On Sunday, April 26, the entire world celebrated World Pinhole Photography Day (WPPD). Well, at least the small world of photographers using pinhole cameras did. Our world is sometimes a bit fuzzy, but everything is in focus, and we expect events to happen at a slow pace.
Mike Myers and I went down to the Irish Hills along US-12, in search of some suitable WPPD subjects, and found some decrepit places to shoot, such as the Irish Hills Fun Center as shown above. Formerly a place where one could race go-karts, play mini golf, and take a dip in a pool, it now looks abandoned. The one place I really wanted to see has all sorts of life-size dinosaurs and prehistoric mammals on the grounds, but it is ringed with "no trespassing" signs. Better to stay out and avoid a visit from the local police.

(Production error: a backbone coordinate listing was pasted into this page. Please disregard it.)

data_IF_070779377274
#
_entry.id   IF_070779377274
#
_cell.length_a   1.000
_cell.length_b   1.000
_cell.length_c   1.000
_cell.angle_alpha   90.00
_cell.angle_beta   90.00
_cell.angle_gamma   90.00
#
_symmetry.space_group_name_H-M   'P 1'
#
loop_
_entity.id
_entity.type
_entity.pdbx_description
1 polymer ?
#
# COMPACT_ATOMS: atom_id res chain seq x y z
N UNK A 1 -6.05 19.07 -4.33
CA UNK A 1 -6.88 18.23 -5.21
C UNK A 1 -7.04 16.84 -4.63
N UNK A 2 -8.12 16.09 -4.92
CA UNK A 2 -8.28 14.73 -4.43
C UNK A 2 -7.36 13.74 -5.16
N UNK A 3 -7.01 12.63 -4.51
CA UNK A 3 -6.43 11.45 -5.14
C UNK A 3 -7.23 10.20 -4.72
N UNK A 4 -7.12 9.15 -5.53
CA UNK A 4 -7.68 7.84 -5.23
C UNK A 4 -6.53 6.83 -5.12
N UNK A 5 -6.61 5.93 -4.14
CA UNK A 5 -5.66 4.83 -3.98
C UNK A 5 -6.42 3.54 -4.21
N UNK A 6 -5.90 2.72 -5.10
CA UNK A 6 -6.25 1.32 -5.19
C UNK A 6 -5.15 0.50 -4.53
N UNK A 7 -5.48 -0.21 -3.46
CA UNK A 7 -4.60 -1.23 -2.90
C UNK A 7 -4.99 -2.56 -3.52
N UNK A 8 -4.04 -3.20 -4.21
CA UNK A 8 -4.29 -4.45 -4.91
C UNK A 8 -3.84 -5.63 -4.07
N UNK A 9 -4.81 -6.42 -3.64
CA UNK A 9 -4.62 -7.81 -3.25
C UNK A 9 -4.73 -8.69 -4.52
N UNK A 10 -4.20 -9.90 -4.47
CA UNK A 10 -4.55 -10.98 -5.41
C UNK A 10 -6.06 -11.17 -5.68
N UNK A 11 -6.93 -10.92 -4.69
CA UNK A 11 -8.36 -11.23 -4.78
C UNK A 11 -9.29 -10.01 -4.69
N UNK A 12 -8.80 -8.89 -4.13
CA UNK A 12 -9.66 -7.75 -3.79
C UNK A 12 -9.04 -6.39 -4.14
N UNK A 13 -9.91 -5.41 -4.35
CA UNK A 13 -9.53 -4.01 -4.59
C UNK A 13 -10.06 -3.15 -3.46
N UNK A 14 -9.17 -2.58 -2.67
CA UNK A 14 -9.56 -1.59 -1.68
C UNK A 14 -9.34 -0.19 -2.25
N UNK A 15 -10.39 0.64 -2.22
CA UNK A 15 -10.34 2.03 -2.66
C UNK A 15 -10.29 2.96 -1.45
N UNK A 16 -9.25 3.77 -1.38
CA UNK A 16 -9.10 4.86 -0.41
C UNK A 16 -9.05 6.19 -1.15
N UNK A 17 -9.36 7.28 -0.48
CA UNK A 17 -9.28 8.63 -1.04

We finally ended up at McCourtie Park in Somerset. This place was built by a former concrete baron, who, in the 1930s, had artisans from Mexico construct a series of small concrete bridges across a meandering stream. You might think it wouldn't be interesting, but each bridge is different, and they fool your eye -- looking like rustic wood brdges, a rope bridge, and so on. What looks like bark with beetle holes is just concrete. You expect the rope bridge to sway, but of course, it's not really rope, it's concrete. Fun to visit, and quite photogenic.